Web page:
Brings any connectivity to IP. At present, the main development direction of MPLS is in the aspect of ATM. This is mainly because ATM has strong traffic management functions and can provide QoS services. The combination of ATM and MPLS technologies can fully play a role in traffic management and QoS. the label is the header used to forward the packet, and the format of the header depends on the network characteristics. In the router network, the label is a separate 32-bit header; in the ATM, the label is placed in the virtual circuit identifier/virtual channel identifier (VCI/VPI) cell header. A key to MPLS scalability is that the tag only makes sense between the two devices communicating. At the core of the network, the router/switch only interprets the tags and does not parse the IP packets.

When an IP packet enters the core of the network, the border router assigns it a label. From then on, the MPLS device will view labeled information from start to finish and exchange these labeled packets to its destination. As routing processing is reduced, network latency is reduced but scalability is increased. The quality of service (QoS) type of the MPLS packet can be determined by the MPLS border router according to various parameters of the IP packet, such as the source address, destination address, port number, and TOS value of the IP.

For IP packets arriving at the same destination, different forwarding paths can be established according to the requirements of their TOS values to meet their transmission quality requirements. At the same time, through the management of special routes, it can effectively solve the load balancing and congestion problems in the network. When congestion occurs in the network, MPLS can establish new forwarding routes in real-time to spread traffic to alleviate network congestion.

MPLS switching uses a connection-oriented working mode. The connection-oriented working mode is that information transmission goes through the following three stages: establishing a connection, data transmission and tearing down the connection.

For MPLS, establishing a connection is a process of forming a label switched path (LSP); Data transmission is the process of forwarding data packets along an LSP; tearing down the connection is the process of releasing the LSP when the communication ends or the fault occurs abnormally.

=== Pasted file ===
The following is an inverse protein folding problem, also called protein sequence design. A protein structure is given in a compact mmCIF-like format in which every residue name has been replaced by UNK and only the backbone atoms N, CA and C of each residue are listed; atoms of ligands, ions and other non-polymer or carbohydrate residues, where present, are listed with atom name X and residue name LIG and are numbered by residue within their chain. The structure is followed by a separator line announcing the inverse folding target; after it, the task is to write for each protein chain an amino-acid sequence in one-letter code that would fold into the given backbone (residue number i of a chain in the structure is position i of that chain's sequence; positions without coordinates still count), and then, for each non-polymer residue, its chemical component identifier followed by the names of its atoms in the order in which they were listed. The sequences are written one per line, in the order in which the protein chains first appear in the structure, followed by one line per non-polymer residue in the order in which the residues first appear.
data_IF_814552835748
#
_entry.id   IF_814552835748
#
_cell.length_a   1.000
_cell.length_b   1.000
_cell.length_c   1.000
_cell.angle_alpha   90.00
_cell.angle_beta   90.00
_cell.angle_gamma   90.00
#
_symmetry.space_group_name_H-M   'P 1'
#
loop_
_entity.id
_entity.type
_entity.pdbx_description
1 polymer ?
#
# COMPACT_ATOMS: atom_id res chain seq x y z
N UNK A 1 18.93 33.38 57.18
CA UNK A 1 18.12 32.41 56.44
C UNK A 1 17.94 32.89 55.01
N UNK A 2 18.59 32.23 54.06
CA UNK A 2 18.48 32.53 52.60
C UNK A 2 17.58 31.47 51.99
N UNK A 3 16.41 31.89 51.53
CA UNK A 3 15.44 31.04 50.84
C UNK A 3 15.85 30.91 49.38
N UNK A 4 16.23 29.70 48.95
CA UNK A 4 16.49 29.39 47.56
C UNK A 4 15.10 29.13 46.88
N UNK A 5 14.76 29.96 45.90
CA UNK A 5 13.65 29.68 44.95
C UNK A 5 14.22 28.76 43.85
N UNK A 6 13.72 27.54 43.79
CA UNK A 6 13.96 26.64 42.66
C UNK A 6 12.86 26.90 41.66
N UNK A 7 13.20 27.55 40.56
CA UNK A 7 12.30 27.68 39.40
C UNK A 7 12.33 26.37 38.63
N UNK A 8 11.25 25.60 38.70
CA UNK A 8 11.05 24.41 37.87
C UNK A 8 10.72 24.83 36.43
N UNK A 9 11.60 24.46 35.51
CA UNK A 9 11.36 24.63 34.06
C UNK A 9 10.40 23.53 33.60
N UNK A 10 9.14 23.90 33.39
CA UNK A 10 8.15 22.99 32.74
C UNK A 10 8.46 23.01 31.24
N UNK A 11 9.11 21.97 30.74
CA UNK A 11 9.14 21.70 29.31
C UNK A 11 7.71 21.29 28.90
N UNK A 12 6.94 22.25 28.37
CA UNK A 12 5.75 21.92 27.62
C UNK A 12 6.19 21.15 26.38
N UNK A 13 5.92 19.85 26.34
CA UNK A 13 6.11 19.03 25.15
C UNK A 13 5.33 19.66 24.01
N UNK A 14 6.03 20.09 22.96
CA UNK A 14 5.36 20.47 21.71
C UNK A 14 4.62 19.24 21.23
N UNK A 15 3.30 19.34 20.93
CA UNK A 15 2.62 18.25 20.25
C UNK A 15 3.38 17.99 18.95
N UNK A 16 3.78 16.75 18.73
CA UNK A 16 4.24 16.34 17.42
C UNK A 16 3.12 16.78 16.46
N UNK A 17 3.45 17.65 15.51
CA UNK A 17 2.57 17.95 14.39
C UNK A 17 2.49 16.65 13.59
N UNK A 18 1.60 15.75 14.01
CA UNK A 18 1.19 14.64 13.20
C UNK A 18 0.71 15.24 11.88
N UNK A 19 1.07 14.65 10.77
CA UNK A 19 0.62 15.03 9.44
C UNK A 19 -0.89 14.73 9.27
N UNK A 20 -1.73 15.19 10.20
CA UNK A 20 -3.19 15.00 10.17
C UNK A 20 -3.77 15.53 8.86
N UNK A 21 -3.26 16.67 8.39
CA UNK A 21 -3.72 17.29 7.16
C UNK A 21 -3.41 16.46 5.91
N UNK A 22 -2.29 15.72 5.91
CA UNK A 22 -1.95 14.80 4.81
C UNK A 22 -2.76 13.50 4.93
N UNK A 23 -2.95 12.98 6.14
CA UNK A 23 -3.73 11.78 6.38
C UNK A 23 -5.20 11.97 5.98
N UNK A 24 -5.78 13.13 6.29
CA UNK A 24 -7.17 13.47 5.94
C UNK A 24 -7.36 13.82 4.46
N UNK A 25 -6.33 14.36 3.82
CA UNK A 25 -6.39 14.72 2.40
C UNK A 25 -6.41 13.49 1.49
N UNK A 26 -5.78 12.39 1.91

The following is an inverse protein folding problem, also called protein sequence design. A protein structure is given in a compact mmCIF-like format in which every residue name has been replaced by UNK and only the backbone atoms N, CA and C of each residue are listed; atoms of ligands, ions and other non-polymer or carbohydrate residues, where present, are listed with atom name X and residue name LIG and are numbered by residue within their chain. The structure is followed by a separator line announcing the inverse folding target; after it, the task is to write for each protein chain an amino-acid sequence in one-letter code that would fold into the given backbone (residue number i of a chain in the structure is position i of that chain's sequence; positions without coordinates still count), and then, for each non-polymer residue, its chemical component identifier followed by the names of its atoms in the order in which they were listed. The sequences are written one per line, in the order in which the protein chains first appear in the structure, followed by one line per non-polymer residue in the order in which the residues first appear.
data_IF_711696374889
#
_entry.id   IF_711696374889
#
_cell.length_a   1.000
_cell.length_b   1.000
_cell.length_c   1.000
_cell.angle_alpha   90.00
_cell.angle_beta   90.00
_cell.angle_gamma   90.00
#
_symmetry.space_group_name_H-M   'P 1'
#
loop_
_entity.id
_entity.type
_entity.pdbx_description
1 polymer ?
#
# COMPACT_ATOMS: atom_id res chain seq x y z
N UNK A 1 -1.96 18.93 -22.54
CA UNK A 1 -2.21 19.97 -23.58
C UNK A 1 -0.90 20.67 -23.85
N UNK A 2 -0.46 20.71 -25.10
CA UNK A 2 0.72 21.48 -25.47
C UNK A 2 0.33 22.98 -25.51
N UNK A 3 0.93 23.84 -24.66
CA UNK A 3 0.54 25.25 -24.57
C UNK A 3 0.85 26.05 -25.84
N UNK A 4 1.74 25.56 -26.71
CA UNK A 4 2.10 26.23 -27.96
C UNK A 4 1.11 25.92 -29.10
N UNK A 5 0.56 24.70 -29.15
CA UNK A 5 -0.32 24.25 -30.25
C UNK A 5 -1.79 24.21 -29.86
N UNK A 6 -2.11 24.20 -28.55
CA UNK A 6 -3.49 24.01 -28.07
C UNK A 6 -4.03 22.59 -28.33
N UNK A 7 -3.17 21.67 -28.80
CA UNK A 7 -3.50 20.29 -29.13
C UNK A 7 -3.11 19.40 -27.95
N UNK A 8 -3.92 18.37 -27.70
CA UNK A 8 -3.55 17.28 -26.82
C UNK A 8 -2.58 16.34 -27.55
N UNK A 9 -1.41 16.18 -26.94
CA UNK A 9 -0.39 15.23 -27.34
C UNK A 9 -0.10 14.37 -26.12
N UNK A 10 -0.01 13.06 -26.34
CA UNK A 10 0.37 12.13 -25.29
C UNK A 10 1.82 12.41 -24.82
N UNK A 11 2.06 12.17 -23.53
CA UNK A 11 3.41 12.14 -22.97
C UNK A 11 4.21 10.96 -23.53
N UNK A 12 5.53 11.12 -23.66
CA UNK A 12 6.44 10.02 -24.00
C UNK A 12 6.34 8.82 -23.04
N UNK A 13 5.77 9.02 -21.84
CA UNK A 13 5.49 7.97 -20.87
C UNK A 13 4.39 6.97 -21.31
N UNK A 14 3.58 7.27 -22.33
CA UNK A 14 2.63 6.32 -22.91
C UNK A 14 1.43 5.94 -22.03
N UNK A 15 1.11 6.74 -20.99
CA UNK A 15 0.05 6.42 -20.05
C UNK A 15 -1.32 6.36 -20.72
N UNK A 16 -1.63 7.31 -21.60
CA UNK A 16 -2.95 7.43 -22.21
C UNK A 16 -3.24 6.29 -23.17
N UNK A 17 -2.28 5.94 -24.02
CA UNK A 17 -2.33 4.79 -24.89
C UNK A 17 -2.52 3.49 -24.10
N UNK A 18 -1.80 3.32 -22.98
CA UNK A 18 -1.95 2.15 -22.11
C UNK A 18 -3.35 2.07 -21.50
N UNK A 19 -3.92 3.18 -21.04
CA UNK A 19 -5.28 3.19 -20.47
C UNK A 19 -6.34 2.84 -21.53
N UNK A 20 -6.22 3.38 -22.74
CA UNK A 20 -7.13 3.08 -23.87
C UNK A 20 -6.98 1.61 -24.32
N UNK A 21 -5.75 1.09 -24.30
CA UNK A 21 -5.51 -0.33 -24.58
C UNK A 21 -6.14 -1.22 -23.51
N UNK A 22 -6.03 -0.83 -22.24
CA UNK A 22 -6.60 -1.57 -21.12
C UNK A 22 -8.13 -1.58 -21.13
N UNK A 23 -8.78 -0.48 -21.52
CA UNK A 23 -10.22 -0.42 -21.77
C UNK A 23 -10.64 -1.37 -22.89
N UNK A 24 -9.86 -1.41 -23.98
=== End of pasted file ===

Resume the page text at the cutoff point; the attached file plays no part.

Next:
FEC:

Forwarding Equivalence Class, FEC is a group of data packets that are processed in an equivalent manner during the forwarding process.

The FEC can be identified by an address, a tunnel, a COS, or the like.

 Currently, only one route corresponds to one FEC in MPLS. Usually, one label is assigned the same label on one device.

Label:

It is a relatively short, fixed-length, usually only localized identifier (like a mac address), These labels are usually located between the data link layer encapsulation header and the Layer 3 data packet of the data link layer. The label is mapped to the FEC through the binding process, that is, one FEC corresponds to one label.

LSP:

Label exchange channel. An FEC data stream is assigned a deterministic label at a different node, and data forwarding is performed according to these labels. The path taken by the data stream is the LSP.

LSR:

Label Switching Router, the core switch of the MPLS network, provides label switching and label distribution.

LER:

Label Switching Edge Router, at the edge of the MPLS network, the traffic entering the MPLS network is divided into different FECs by the LER, and corresponding labels are requested for these FECs. It provides traffic classification and labels mapping, label removal.

With the development of ASIC technology, the speed of route lookup is not a bottleneck that hinders network development. This makes MPLS no longer have obvious advantages in improving forwarding speed.

However, MPLS combines the powerful Layer 3 routing function of the IP network with the efficient forwarding mechanism of the traditional Layer 2 network. The forwarding plane adopts a connection-oriented mode, which is very similar to the existing Layer 2 network forwarding mode. These features enable MPLS to easily implement seamless integration of IP and ATM, frame relay and other Layer 2 networks and also provides better solutions for applications such as Traffic Engineering (TE), Virtual Private Network (VPN), and Quality of Service (QoS).